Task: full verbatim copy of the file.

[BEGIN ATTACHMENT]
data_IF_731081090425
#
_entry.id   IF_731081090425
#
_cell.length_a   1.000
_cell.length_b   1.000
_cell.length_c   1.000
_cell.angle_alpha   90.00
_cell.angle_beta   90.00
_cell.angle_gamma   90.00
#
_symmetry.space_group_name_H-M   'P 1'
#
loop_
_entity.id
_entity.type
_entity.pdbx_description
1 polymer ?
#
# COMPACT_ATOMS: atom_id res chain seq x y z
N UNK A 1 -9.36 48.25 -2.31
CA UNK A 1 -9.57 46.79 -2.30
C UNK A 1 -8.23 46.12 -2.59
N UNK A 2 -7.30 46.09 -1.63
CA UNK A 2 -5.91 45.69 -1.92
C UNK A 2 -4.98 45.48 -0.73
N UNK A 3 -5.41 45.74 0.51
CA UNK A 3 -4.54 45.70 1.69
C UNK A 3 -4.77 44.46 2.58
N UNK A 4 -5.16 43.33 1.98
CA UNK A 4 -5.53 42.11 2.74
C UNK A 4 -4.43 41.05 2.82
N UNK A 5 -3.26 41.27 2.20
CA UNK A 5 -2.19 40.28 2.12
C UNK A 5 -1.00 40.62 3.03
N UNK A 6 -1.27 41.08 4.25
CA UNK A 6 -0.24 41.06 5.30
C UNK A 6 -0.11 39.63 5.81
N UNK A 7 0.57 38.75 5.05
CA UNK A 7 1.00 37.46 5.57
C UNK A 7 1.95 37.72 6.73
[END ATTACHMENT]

data_IF_731081090425
#
_entry.id   IF_731081090425
#
_cell.length_a   1.000
_cell.length_b   1.000
_cell.length_c   1.000
_cell.angle_alpha   90.00
_cell.angle_beta   90.00
_cell.angle_gamma   90.00
#
_symmetry.space_group_name_H-M   'P 1'
#
loop_
_entity.id
_entity.type
_entity.pdbx_description
1 polymer ?
#
# COMPACT_ATOMS: atom_id res chain seq x y z
N UNK A 1 -9.36 48.25 -2.31
CA UNK A 1 -9.57 46.79 -2.30
C UNK A 1 -8.23 46.12 -2.59
N UNK A 2 -7.30 46.09 -1.63
CA UNK A 2 -5.91 45.69 -1.92
C UNK A 2 -4.98 45.48 -0.73
N UNK A 3 -5.41 45.74 0.51
CA UNK A 3 -4.54 45.70 1.69
C UNK A 3 -4.77 44.46 2.58
N UNK A 4 -5.16 43.33 1.98
CA UNK A 4 -5.53 42.11 2.74
C UNK A 4 -4.43 41.05 2.82
N UNK A 5 -3.26 41.27 2.20
CA UNK A 5 -2.19 40.28 2.12
C UNK A 5 -1.00 40.62 3.03
N UNK A 6 -1.27 41.08 4.25
CA UNK A 6 -0.24 41.06 5.30
C UNK A 6 -0.11 39.63 5.81
N UNK A 7 0.57 38.75 5.05
CA UNK A 7 1.00 37.46 5.57
C UNK A 7 1.95 37.72 6.73